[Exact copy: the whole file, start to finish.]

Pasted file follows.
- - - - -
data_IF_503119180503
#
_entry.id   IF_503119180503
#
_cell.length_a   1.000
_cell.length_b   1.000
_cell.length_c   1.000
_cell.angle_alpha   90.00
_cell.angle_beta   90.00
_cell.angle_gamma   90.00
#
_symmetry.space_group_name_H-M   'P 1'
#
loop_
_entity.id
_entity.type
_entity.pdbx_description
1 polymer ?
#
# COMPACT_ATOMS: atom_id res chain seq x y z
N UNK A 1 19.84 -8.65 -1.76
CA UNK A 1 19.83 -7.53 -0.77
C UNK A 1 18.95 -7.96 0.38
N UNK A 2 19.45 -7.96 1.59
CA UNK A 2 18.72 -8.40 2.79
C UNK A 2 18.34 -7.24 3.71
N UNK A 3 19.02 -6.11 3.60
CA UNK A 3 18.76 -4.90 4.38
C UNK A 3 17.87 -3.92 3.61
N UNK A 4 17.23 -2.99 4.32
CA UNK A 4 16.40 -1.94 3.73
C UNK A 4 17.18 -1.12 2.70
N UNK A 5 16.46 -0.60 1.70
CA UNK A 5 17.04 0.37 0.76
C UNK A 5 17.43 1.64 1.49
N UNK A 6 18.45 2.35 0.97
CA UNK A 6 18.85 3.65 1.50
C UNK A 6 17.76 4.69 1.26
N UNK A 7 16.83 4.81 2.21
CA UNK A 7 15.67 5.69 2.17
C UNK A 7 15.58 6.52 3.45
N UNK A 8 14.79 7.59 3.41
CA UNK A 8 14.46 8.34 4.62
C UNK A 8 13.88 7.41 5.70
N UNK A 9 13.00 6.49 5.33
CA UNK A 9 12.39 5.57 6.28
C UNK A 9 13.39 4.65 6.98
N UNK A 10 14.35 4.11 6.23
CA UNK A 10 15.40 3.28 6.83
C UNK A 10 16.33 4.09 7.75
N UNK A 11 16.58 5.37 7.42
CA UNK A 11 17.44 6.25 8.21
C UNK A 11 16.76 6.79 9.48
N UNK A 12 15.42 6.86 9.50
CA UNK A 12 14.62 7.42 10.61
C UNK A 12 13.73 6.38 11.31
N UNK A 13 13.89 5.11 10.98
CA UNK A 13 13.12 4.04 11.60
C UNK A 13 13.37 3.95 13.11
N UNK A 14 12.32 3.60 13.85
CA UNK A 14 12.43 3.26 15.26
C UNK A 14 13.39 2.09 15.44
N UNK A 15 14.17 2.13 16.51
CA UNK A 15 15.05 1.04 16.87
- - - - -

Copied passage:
data_IF_503119180503
#
_entry.id   IF_503119180503
#
_cell.length_a   1.000
_cell.length_b   1.000
_cell.length_c   1.000
_cell.angle_alpha   90.00
_cell.angle_beta   90.00
_cell.angle_gamma   90.00
#
_symmetry.space_group_name_H-M   'P 1'
#
loop_
_entity.id
_entity.type
_entity.pdbx_description
1 polymer ?
#
# COMPACT_ATOMS: atom_id res chain seq x y z
N UNK A 1 19.84 -8.65 -1.76
CA UNK A 1 19.83 -7.53 -0.77
C UNK A 1 18.95 -7.96 0.38
N UNK A 2 19.45 -7.96 1.59
CA UNK A 2 18.72 -8.40 2.79
C UNK A 2 18.34 -7.24 3.71
N UNK A 3 19.02 -6.11 3.60
CA UNK A 3 18.76 -4.90 4.38
C UNK A 3 17.87 -3.92 3.61
N UNK A 4 17.23 -2.99 4.32
CA UNK A 4 16.40 -1.94 3.73
C UNK A 4 17.18 -1.12 2.70
N UNK A 5 16.46 -0.60 1.70
CA UNK A 5 17.04 0.37 0.76
C UNK A 5 17.43 1.64 1.49
N UNK A 6 18.45 2.35 0.97
CA UNK A 6 18.85 3.65 1.50
C UNK A 6 17.76 4.69 1.26
N UNK A 7 16.83 4.81 2.21
CA UNK A 7 15.67 5.69 2.17
C UNK A 7 15.58 6.52 3.45
N UNK A 8 14.79 7.59 3.41
CA UNK A 8 14.46 8.34 4.62
C UNK A 8 13.88 7.41 5.70
N UNK A 9 13.00 6.49 5.33
CA UNK A 9 12.39 5.57 6.28
C UNK A 9 13.39 4.65 6.98
N UNK A 10 14.35 4.11 6.23
CA UNK A 10 15.40 3.28 6.83
C UNK A 10 16.33 4.09 7.75
N UNK A 11 16.58 5.37 7.42
CA UNK A 11 17.44 6.25 8.21
C UNK A 11 16.76 6.79 9.48
N UNK A 12 15.42 6.86 9.50
CA UNK A 12 14.62 7.42 10.61
C UNK A 12 13.73 6.38 11.31
N UNK A 13 13.89 5.11 10.98
CA UNK A 13 13.12 4.04 11.60
C UNK A 13 13.37 3.95 13.11
N UNK A 14 12.32 3.60 13.85
CA UNK A 14 12.43 3.26 15.26
C UNK A 14 13.39 2.09 15.44
N UNK A 15 14.17 2.13 16.51
CA UNK A 15 15.05 1.04 16.87